Well, it's been a while since I've had time to post anything - I blame summer school holidays, which seem to have left me with no time to get near a computer, no energy to do anything, but lots of reading seems to have been done! The pile of books that needs to be reshelved is getting dangerously tall - probably going to fall and land on one of the kids, given that it is balanced on top of some of their books, in particular our set of the Sesame Street Libary, which is very popular with the elder kid...
Things I recommend that I've read in the last nearly two months:
- 'Dreamsnake' by Vonda McIntyre - fantasy at the length it should be. Doesn't explain anything, doesn't leave anything hanging for a sequel. Tightly written, good dialogue, wonderful characters. There's a reason it won Hugo/Nebula awards.
- Andromeda Spaceways Inflight Magazine - several issues. Can't think which ones. Must have been in a bad mood last time I was reading, as I hated the ending of every story I read. Or maybe I was just unlucky with the ones that I was picking.
- 'See You Thursday' by Jean Ure - Young Adult fiction. Marianne is a fairly typical 16-year-old, whose mother takes in a blind man as a lodger. Ure spends a lot of the novel very gently ramming home the message that people with disabilities are just ordinary people. I've really liked all of the stuff of hers that I've read, and would recommend her as an author. Very gentle, easy to read stuff that packs a wallop. In particular, I've been fond of 'Supermouse' for about 20 years...
- Borderlands Magazine - okay, so this is one I'm involved in the editorial committee of, and it's the issue that is due to come out that I've been putting together, so I've read it over and over again. I'd say that half the stories survive being read five times in a week, which is a pretty good run, at least in my experience.
- 'Anvil of Stars' by Greg Bear - This one has taken about 3 months to read, in between other books. Not because it is dull, or slow (although at times it does go somewhat slowly), but because it is just densely written. This is not a complaint - I thought it was great. But I really struggled to keep reading it for long periods of time, as it became completely overwhelming. An epic story that doesn't seem too long, even though it feels like a doorstop...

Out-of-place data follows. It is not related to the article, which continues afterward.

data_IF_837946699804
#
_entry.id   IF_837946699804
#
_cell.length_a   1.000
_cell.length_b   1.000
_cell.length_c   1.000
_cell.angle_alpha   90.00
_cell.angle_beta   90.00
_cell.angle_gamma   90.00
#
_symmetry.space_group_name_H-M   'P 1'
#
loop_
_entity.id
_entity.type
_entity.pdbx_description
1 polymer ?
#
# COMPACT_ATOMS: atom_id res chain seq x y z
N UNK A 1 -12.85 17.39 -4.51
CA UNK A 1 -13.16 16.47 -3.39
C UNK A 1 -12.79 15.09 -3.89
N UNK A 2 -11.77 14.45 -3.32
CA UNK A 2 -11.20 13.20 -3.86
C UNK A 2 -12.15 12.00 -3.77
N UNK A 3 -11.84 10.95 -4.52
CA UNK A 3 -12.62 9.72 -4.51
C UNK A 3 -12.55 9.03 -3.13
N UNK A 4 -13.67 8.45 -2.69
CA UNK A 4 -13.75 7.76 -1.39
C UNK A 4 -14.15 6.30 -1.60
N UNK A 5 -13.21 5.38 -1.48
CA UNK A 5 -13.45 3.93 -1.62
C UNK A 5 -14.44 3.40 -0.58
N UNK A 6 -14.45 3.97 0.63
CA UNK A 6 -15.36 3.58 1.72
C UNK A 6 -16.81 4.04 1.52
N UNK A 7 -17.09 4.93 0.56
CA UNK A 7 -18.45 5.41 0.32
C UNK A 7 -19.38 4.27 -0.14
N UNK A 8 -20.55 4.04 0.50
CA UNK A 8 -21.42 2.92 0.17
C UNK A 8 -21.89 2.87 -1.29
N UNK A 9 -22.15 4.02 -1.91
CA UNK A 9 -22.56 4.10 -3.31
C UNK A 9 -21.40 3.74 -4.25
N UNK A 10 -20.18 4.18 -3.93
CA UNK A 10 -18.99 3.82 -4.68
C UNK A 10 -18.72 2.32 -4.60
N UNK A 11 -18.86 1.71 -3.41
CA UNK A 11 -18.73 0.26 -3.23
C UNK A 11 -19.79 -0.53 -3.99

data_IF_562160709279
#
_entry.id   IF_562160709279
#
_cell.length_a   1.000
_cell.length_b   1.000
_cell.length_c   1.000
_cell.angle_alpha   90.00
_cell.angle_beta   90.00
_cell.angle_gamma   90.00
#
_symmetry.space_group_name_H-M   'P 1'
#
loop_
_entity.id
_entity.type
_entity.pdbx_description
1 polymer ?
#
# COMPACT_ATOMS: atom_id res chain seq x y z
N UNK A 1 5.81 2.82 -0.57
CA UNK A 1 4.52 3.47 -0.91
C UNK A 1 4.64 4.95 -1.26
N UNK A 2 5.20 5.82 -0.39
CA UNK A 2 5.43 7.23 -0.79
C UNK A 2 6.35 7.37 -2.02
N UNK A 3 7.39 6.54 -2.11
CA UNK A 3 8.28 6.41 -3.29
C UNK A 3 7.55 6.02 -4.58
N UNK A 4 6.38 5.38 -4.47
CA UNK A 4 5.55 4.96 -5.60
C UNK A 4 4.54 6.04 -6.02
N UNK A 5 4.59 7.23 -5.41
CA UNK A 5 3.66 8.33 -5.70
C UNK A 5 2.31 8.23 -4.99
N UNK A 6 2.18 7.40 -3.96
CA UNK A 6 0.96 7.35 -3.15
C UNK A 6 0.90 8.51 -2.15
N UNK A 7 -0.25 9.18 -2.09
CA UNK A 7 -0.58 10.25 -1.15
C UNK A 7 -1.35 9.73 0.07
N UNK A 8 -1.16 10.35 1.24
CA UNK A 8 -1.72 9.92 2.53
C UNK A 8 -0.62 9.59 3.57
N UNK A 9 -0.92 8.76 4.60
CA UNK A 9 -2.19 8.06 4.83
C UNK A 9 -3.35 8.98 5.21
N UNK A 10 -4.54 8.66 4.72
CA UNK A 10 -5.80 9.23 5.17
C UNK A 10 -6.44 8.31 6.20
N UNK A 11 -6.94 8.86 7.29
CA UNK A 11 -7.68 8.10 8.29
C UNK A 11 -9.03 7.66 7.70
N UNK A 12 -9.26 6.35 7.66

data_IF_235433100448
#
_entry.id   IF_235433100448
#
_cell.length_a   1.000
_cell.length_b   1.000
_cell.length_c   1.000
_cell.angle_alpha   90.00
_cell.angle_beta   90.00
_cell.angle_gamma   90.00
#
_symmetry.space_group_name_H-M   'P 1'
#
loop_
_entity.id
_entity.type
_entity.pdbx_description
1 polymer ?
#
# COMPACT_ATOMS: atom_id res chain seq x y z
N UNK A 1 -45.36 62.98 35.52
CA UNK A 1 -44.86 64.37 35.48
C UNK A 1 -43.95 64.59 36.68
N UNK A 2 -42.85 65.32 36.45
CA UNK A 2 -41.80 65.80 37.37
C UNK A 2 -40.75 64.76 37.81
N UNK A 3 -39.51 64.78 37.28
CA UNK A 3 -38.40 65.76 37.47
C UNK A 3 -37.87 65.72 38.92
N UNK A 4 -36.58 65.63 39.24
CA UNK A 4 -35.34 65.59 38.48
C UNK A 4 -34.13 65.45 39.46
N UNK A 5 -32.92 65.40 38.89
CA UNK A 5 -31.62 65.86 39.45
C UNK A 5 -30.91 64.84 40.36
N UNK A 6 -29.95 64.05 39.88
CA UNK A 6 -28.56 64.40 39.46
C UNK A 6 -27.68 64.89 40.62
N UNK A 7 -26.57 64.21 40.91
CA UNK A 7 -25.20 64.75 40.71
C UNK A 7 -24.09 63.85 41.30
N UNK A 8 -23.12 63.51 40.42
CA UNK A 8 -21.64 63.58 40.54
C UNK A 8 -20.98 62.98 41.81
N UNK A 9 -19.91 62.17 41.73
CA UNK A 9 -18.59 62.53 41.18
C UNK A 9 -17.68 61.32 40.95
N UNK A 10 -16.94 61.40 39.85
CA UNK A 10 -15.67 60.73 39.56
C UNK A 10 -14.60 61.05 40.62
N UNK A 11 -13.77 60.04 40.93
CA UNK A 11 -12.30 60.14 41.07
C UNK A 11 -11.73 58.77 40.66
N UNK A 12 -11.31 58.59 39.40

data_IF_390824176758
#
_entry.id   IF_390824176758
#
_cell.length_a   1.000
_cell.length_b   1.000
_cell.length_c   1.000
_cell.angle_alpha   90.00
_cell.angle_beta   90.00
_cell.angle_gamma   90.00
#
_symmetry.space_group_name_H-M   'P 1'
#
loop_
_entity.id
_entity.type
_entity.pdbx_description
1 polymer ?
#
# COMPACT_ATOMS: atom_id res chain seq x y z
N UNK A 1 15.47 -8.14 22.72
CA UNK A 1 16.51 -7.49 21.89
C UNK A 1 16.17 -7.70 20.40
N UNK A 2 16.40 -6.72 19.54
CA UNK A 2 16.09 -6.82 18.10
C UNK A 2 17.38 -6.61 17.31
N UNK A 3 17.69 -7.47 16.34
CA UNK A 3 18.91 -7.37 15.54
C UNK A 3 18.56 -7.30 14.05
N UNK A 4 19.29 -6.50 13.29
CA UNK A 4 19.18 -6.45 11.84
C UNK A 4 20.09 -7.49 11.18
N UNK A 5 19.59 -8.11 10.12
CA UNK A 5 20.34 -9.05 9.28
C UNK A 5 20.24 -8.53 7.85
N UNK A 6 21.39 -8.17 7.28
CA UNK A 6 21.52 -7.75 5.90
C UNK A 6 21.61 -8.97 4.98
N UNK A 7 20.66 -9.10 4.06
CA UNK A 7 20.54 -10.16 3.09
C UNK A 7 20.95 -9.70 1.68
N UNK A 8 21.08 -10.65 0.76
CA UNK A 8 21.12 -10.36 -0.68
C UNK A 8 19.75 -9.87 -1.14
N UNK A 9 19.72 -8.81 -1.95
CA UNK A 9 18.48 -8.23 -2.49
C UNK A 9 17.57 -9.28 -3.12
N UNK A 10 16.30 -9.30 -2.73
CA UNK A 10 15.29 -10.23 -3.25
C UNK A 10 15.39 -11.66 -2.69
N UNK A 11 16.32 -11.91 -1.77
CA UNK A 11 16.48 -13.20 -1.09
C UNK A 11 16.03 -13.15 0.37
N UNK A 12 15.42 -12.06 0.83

- 'Alice in Wonderland' and 'Through the Looking Glass' by Lewis Carroll - Okay, I've been reading these for bookclub, but I still enjoy reading them again. What I've been most surprised by this time is the quality of the poetry - so many of the people who can write wonderful stories end up with really bland poems in them. I'm also looking forward to reading some of the rest of Carroll's stuff - I've a complete works, and I remember enjoying the rest of the stuff last time I read it, although I find myself not remembering much about it at all!
- 'Moreta' by Anne McCaffrey - okay, so I had a go at McCaffrey a while ago, and I don't see that this book contradicts much of what I said then. It's a good book, I enjoy rereading it, but it's not earth-shatteringly fantastic. Its a good read when I'm just not up to anything challenging, although it has the tear-jerk moments that McCaffrey seems to put in all her books.
And with that, I'll follow up a comment made previously - I commented that the cookbook I've lost is probably the only one that I would notice missing. I've since discovered, that that isn't true. I'm now down three cookbooks, and a couple of loose recipes. Wish I knew where the black hole in the kitchen is!